I was making space for statues and then one by one getting them and placing them in the garden. There’s still some clearing to do out there and probably always will be. It’s a work in progress that never ends.
The spiritual life is too. I think there’s a deeper meaning to this. I didn’t create a sacred space. I uncovered one. You don’t become your true self, you don’t even awaken your true self, really. On the spiritual path you REVEAL your true self. Like finding a statue buried in leaves. It was there all along.
I have a statue out there that’s roughly the same size as me. And he’s surrounded by various other, smaller statues. And I go out and I spend time with them. I burn incense and rake. And one day I found myself chanting.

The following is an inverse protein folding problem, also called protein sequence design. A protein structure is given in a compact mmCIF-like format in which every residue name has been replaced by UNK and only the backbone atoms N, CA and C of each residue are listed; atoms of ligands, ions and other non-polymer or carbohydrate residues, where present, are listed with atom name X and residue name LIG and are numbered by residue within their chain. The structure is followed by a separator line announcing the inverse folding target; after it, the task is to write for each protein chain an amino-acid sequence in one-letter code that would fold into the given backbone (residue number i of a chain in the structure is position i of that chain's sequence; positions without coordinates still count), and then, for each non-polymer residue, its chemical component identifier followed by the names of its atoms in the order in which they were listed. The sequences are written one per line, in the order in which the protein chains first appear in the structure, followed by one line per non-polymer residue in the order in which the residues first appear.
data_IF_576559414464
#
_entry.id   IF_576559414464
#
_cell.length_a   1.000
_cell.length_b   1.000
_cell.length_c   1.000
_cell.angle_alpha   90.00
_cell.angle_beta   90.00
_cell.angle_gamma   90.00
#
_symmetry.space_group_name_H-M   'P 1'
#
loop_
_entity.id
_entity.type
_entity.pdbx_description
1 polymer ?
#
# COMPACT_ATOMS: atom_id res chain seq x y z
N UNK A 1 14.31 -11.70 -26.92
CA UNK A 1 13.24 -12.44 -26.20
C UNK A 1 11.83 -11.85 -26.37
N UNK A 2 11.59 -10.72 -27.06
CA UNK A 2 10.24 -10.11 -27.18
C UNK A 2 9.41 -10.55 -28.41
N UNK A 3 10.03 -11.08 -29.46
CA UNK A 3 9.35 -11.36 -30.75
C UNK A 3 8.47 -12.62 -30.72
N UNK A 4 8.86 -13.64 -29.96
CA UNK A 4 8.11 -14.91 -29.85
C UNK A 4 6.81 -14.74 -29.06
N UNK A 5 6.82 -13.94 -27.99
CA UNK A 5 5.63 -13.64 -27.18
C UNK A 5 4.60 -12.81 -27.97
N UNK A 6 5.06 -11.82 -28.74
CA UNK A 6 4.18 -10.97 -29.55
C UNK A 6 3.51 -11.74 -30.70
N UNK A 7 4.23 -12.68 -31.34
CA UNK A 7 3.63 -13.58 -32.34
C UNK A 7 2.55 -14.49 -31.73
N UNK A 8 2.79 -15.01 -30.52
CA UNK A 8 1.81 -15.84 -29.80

Chanting is my least favorite spiritual practice…or at least it was.
Being out there in the Buddha Garden, clearing leaves in a mindful way, brought me back to my practice. I’m chanting the Vajrasattva mantra for personal transformation 108 times per day.
Then a stranger reached out to me and offered to give me a big indoor statue. I have a big white Buddha in my living room. Like the one outside, this statute is life size. Getting that statue felt important. And having him right there, reminding me every day to practice…that means so much. I sit with the Buddha every day, burning incense, sitting, counting my mala beads, and chanting.
The truth is I struggled with everything.
I’ve been really interested in having a really simple spiritual practice. I wanted to just grab my cushion and sit for a little while each day.
And ultimately that wasn’t working for me anymore. Stilling the mind wasn’t enough. Taming the mind wasn’t enough.
The truth is that I needed something that hasn’t been part of my practice for a while. Heart centered practices.